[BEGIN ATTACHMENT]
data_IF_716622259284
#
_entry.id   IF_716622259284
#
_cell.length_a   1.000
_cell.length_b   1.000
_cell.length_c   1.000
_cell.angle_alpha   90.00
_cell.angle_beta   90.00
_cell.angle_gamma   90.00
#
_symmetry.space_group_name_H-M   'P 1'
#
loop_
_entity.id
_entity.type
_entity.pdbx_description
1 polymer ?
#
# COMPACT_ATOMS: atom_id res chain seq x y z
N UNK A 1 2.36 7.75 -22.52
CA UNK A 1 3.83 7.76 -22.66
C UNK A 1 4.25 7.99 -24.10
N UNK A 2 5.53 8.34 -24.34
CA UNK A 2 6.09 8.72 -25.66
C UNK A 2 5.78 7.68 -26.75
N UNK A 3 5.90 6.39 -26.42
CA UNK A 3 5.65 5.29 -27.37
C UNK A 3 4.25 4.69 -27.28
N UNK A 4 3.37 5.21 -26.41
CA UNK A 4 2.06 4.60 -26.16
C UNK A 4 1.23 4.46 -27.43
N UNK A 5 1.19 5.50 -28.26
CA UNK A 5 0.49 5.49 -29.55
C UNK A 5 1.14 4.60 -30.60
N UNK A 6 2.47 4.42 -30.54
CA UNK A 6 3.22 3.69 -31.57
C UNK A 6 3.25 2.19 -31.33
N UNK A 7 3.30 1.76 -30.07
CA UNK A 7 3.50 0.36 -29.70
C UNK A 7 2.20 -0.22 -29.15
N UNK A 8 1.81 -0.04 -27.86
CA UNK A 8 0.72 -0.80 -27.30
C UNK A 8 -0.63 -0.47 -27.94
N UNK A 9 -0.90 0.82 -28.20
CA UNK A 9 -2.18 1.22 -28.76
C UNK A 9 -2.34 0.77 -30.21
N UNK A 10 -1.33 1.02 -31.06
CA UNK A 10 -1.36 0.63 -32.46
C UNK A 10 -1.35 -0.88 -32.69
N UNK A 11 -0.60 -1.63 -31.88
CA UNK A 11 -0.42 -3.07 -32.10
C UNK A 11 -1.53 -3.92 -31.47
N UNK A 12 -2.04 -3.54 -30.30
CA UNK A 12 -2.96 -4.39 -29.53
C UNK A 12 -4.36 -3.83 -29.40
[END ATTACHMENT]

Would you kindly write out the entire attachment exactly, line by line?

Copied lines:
data_IF_716622259284
#
_entry.id   IF_716622259284
#
_cell.length_a   1.000
_cell.length_b   1.000
_cell.length_c   1.000
_cell.angle_alpha   90.00
_cell.angle_beta   90.00
_cell.angle_gamma   90.00
#
_symmetry.space_group_name_H-M   'P 1'
#
loop_
_entity.id
_entity.type
_entity.pdbx_description
1 polymer ?
#
# COMPACT_ATOMS: atom_id res chain seq x y z
N UNK A 1 2.36 7.75 -22.52
CA UNK A 1 3.83 7.76 -22.66
C UNK A 1 4.25 7.99 -24.10
N UNK A 2 5.53 8.34 -24.34
CA UNK A 2 6.09 8.72 -25.66
C UNK A 2 5.78 7.68 -26.75
N UNK A 3 5.90 6.39 -26.42
CA UNK A 3 5.65 5.29 -27.37
C UNK A 3 4.25 4.69 -27.28
N UNK A 4 3.37 5.21 -26.41
CA UNK A 4 2.06 4.60 -26.16
C UNK A 4 1.23 4.46 -27.43
N UNK A 5 1.19 5.50 -28.26
CA UNK A 5 0.49 5.49 -29.55
C UNK A 5 1.14 4.60 -30.60
N UNK A 6 2.47 4.42 -30.54
CA UNK A 6 3.22 3.69 -31.57
C UNK A 6 3.25 2.19 -31.33
N UNK A 7 3.30 1.76 -30.07
CA UNK A 7 3.50 0.36 -29.70
C UNK A 7 2.20 -0.22 -29.15
N UNK A 8 1.81 -0.04 -27.86
CA UNK A 8 0.72 -0.80 -27.30
C UNK A 8 -0.63 -0.47 -27.94
N UNK A 9 -0.90 0.82 -28.20
CA UNK A 9 -2.18 1.22 -28.76
C UNK A 9 -2.34 0.77 -30.21
N UNK A 10 -1.33 1.02 -31.06
CA UNK A 10 -1.36 0.63 -32.46
C UNK A 10 -1.35 -0.88 -32.69
N UNK A 11 -0.60 -1.63 -31.88
CA UNK A 11 -0.42 -3.07 -32.10
C UNK A 11 -1.53 -3.92 -31.47
N UNK A 12 -2.04 -3.54 -30.30
CA UNK A 12 -2.96 -4.39 -29.53
C UNK A 12 -4.36 -3.83 -29.40